Thinking Big is easy – Doing Big is harder.

Question: What do Dick Smith and St Jude have in common?

Answer: They both have a soft spot for desperate cases and lost causes.

Champion of Australian owned product

Dick Smith, apart from being the founder of a highly successful electronics business as well as an aeronautical adventurer, is a passionate patriot when it comes to Australian small business and in particular home grown food products. When many Australians merely sigh nostalgically when they hear of another iconic Aussie brand being taken over by international interests, Dick Smith issues a call to arms and actively seeks ways to fight back. No cause is too small for him to take under his wing.

DickSmith1I rarely take an interest in the various advertising inserts that cascade out of the weekend papers but recently my attention was attracted to a twenty-eight page brochure illustrating a number of grocery items now sponsored as dinkum Aussie products by Dick Smith.

As I thumbed through the brochure I felt a little Aussie cheer squad energising in my brain at the very thought of these small business battlers doing their best against the no name brands on the shelves of giant supermarket chains. I then began to reflect more on the entrepreneurial qualities that seemed to epitomise anything that Dick Smith does.

Equally I mused over whether it is just something unique about Dick or whether any of us can develop or learn to approach life and business as he does – seizing new challenges and opportunities, turning what others see as lost causes into valiant commercial initiatives.

OzEmite, OzEnuts and the other Aussie Grown brands may not become market leaders …but then again they might! However I don’t think that this is what motivates Dick Smith in these respects. It seems to be the challenge of creating commercial space for grassroots Aussie products in an otherwise oligopoly of marketshare dominated by giants. And that’s an important message – the big boys don’t have a monopoly on entrepreneurialism.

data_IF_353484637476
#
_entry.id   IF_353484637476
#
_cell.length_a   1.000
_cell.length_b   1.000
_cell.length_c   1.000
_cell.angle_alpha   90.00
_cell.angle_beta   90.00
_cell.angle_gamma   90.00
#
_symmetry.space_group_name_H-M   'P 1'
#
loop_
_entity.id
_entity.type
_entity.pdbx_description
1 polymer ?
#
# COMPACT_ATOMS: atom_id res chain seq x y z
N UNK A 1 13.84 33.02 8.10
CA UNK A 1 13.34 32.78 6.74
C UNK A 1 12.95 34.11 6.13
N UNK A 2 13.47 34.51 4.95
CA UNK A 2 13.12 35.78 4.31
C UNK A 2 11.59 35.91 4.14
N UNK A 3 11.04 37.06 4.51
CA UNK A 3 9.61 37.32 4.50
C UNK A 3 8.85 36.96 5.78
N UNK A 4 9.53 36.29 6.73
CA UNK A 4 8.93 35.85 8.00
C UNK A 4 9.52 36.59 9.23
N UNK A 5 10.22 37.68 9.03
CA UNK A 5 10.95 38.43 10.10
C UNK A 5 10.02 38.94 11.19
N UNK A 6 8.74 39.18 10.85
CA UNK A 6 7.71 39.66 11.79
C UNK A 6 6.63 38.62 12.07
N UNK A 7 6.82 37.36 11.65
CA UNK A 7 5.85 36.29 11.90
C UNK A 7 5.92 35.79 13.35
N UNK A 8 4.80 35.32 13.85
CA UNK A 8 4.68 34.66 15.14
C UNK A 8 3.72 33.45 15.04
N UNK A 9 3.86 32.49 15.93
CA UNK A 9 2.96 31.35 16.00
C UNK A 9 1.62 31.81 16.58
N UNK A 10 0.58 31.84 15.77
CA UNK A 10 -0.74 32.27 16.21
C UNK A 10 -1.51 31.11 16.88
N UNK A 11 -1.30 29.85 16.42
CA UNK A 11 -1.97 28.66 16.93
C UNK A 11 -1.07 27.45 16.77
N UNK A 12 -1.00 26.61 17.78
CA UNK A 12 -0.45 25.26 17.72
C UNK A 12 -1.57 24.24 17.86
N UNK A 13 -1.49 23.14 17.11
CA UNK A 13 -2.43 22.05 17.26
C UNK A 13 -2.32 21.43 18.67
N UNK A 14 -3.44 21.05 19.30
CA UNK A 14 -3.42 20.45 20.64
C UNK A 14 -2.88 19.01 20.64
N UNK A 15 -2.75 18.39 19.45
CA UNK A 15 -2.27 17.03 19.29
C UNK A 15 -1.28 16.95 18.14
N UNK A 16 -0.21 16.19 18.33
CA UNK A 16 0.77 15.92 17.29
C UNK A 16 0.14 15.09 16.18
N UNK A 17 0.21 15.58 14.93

Lessons from one man’s take on being an Entrepreneur

So what are the entrepreneurial traits in Dick Smith’s approach that might be instructive to managers anywhere, regardless of their position in the organisational hierarchy or the economic sector in which they operate.

Here’s what I think:

Vision – not just seeing an opportunity but identifying a creative aspect that expands the opportunity to something inspirational.

Passion – approaching the opportunity with infectious enthusiasm that can’t help but recruit supporters and allies.

Ability to conceptualise – creating pathways to reality out of pure imagination.

Drive – seemingly boundless energy in the pursuit of the opportunity.

Innovation – not just thinking outside the square but searching in those corners of the square where many have looked before but not seen the hidden treasures that lie there.

Courage  – not just to go where no one has gone before but to go where people tell you it is too dangerous to go.

Optimism – a fundamental positivity of mind that whilst recognising the need for managing risks, does not let doubt blur the vision.

Resilience – the strength to rebound from setbacks and to persevere in the face of adversity.

Invoking even just a few of these attributes in any manager’s context could make significant differences to organisational outcomes – not to mention the manager’s career prospects. It might also incite opponents, as Dick has found in his case.

How might we challenge ourselves in that context?

  • How much more could I achieve if I could imbue these values into my team?

  • What’s stopping me from exercising these initiatives right now in my current role?

  • Is there another role I might aspire to that would allow me to embrace these more readily?

  • How can I find opportunities to think Big and act Big?TARDIS1

And remember always that the term “big” is a relative descriptor. You can do big things even if you start small and with enough entrepreneurial attitude your “big” can be like Dr Who’s Tardis – it may  look small from the outside but is immeasurable on the inside.

The story of Aussie Grown Foods is worth a read if only to gain a further insight into what drives one Aussie icon. Read more.

The Tardis

image source; Wikipedia

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